Afeni Shakur Davis, activist and mother of Tupac Shakur, died Monday night, the Associated Press reports. The Marin County Sheriff’s Department in California broke the news of Shakur Davis’ death, which might have been the result of cardiac arrest. She was 69 years old.
Shakur Davis was born Alice Faye Williams in January 1947, but changed her name to Afeni Shakur after joining the Black Panther Party in the ’60s. Shakur Davis found the group sympathetic to the difficulties of her life as a poor, black woman in New York City: “They took my rage and channeled it. They educated my mind and gave me direction.” She and other Black Panthers were later tried on conspiracy charges, but Shakur Davis successfully argued in court for their release in 1971.
In 1971, Shakur Davis gave birth to a son, Lesane Parish Crooks, whom she quickly renamed Tupac Amaru Shakur. She left the Black Panther Party soon after, though her activism would later influence her son’s music. Shakur Davis married a fellow activist, but struggled with drug addiction while raising her family in Baltimore and later, Marin County. Her substance abuse drove son Tupac away for a few years, during which time he went from Digital Underground hypeman to rap icon, beginning with the release of his first solo album 2Pacalypse Now in 1991. But Shakur Davis got clean that same year and stayed that way; Shakur memorialized his mother’s struggles and his abiding love on the 1995 tribute track “Dear Mama.”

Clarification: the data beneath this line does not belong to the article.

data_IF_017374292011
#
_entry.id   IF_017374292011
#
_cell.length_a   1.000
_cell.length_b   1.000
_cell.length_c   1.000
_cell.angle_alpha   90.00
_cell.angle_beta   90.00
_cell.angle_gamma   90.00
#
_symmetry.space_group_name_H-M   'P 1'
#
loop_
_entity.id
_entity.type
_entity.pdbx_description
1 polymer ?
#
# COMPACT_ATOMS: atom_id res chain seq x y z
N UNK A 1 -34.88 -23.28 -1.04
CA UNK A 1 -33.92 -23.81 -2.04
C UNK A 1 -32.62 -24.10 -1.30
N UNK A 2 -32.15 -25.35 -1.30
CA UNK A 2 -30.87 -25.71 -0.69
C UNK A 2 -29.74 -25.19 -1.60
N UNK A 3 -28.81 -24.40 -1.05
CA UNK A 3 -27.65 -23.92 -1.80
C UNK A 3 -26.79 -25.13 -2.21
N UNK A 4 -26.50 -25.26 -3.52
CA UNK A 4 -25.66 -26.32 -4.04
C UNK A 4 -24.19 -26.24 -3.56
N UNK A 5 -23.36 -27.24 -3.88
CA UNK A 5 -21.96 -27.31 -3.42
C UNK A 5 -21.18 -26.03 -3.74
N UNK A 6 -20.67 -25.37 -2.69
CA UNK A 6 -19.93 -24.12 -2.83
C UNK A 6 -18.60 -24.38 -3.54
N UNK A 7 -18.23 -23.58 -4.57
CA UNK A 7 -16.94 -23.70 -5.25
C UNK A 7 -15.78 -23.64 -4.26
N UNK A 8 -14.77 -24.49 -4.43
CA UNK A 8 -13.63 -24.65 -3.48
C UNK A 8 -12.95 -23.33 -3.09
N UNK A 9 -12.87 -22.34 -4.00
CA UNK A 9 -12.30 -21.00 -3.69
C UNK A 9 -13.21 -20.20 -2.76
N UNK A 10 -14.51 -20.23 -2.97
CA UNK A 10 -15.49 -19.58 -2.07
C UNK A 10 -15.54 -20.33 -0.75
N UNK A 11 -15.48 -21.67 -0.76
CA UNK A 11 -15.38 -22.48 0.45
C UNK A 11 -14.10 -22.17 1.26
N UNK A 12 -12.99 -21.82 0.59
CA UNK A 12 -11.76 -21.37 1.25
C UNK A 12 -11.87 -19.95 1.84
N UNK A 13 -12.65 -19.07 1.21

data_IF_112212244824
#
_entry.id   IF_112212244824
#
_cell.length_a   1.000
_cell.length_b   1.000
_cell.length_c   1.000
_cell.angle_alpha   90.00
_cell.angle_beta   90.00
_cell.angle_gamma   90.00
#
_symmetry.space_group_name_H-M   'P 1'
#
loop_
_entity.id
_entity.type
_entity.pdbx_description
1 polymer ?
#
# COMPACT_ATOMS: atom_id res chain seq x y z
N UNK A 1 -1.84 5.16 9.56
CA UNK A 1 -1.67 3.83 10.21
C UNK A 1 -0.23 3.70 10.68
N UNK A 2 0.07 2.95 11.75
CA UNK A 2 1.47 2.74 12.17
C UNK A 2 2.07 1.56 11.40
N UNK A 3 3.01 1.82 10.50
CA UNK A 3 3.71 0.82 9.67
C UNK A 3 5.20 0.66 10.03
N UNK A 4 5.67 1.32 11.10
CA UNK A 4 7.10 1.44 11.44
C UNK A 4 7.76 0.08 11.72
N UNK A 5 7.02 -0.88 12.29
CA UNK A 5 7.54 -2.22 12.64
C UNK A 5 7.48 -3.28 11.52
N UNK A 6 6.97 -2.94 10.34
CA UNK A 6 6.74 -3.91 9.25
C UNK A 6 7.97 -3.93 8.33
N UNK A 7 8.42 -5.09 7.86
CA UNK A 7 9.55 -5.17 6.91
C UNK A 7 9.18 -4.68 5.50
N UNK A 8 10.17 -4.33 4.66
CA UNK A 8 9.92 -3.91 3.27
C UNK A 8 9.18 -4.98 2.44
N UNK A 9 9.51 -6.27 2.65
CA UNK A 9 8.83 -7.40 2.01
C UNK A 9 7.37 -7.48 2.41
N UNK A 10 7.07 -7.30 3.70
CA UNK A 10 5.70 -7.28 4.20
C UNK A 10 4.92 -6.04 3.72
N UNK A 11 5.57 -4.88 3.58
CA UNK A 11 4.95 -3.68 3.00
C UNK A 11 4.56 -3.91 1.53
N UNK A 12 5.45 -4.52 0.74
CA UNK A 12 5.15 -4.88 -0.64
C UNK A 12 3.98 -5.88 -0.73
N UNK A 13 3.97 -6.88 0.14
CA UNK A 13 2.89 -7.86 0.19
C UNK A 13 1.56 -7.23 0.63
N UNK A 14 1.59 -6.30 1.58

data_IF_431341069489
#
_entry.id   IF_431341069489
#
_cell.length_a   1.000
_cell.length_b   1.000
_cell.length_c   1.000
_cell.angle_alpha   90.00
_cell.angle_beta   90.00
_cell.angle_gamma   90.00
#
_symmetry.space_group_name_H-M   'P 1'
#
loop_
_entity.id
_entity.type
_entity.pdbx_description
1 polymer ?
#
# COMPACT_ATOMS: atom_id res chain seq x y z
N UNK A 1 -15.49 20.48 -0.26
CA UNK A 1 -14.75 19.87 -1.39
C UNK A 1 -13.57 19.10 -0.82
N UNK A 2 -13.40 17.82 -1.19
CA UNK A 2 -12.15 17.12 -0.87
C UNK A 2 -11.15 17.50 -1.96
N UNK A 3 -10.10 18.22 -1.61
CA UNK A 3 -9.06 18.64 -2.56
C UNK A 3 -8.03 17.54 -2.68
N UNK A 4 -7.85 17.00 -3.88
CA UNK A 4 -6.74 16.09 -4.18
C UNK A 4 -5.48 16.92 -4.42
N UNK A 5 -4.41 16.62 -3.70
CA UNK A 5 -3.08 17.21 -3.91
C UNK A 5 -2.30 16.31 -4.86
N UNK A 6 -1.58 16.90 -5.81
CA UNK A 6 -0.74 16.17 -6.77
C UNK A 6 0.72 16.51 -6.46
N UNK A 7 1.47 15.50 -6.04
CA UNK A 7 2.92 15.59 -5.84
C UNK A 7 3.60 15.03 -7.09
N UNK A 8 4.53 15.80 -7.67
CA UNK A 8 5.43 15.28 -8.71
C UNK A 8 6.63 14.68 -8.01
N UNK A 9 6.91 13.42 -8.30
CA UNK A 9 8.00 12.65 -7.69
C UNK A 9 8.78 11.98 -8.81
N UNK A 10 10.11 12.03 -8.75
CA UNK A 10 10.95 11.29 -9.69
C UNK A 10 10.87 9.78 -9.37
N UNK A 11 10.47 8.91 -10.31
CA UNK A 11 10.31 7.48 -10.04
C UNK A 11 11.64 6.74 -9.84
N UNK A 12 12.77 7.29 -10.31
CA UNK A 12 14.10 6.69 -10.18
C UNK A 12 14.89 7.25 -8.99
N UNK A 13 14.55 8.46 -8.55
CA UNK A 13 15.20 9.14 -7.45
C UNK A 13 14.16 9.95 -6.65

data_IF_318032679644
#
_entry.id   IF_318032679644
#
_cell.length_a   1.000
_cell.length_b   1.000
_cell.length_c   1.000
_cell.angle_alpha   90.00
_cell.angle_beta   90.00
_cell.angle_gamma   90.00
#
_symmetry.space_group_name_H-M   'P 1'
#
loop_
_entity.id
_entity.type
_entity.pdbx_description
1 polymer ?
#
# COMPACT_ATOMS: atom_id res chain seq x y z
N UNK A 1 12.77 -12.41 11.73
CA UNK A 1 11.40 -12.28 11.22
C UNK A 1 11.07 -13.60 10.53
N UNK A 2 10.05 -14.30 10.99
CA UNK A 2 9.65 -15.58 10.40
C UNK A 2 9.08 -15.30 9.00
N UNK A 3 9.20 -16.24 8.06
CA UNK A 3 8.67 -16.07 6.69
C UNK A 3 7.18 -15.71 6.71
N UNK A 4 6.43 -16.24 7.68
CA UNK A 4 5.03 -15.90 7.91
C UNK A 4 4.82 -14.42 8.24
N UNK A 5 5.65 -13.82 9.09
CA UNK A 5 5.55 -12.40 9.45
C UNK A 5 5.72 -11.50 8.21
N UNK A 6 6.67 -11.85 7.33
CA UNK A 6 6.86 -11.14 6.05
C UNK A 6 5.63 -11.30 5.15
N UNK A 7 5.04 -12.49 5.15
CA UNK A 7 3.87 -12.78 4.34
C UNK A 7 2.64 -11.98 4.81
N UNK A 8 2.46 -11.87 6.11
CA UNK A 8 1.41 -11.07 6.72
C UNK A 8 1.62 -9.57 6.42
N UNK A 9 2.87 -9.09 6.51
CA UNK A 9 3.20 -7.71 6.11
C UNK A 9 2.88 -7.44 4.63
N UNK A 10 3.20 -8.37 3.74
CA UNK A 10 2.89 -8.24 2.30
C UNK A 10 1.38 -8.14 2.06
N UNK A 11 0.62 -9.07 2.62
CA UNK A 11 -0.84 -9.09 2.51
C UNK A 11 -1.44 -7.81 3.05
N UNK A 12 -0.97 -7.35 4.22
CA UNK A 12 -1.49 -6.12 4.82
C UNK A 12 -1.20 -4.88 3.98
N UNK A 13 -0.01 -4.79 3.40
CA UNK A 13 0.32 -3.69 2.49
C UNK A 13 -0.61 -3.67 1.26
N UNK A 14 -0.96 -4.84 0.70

Tupac Shakur was murdered in September 1996, and Shakur Davis became the steward of his musical legacy—she founded Amaru Entertainment to oversee his music catalog, among other things. And because she’d nurtured Shakur’s creative side as a child, enrolling him in dance and music programs, Shakur Davis also launched the now-defunct Tupac Amaru Shakur Foundation, an arts center that helped at-risk youth. In a 2005 interview with the AP, she stressed the importance of such programs: “Arts can save children, no matter what’s going on in their homes. I wasn’t available to do the right things for my son. If not for the arts, my child would’ve been lost.”
Shakur Davis had recently served as executive producer for All Eyez On Me, the upcoming Tupac Shakur biopic that borrows its title from his chart-topping double album. Benny Boom is directing the film, which stars Demetrius Shipp, Jr. as Tupac and Danai Gurira as his mother. She is survived by her daughter Sekyiwa Shakur.